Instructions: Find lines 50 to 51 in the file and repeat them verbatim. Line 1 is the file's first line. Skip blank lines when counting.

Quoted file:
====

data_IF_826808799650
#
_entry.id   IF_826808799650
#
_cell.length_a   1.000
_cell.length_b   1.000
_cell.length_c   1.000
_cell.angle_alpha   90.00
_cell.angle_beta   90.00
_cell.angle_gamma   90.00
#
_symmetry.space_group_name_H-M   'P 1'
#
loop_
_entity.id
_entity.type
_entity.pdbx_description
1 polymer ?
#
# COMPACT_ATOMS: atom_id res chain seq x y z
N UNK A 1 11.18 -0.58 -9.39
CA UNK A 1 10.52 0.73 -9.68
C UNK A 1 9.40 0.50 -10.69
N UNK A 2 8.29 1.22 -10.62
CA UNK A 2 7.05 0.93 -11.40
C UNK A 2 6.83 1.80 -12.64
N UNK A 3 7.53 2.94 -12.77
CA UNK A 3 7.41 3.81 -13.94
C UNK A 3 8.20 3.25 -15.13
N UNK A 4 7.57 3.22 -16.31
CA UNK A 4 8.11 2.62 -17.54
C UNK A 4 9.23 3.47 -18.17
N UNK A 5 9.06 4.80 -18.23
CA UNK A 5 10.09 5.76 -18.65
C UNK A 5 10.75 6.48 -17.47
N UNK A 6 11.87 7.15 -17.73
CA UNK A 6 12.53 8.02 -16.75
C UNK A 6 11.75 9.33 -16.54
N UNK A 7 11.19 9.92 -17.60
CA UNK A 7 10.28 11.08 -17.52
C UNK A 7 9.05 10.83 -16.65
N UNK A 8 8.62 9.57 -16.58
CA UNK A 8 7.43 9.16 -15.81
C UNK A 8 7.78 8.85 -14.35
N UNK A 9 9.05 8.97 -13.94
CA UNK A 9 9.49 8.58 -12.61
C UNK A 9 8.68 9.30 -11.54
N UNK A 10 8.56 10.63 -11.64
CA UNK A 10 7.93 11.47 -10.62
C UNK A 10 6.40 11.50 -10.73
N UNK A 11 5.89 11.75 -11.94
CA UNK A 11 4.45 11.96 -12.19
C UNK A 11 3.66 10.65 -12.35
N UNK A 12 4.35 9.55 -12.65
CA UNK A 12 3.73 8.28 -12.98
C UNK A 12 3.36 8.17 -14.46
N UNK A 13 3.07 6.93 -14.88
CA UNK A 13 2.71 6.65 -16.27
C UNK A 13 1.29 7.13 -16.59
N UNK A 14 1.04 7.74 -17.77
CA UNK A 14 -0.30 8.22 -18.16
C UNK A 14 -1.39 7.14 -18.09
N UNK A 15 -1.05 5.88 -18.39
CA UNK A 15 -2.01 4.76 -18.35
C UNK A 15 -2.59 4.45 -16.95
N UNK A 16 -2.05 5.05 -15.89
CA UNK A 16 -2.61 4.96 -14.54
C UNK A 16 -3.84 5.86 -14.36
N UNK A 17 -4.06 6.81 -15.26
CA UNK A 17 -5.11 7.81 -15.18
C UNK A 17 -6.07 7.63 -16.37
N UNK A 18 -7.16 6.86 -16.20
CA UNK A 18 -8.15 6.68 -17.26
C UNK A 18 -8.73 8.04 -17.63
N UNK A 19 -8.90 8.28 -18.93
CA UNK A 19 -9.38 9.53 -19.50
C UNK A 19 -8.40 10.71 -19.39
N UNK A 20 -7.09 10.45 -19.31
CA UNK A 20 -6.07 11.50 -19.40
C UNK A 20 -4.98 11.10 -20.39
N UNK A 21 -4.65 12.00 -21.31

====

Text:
C UNK A 10 6.40 11.50 -10.73
N UNK A 11 5.89 11.75 -11.94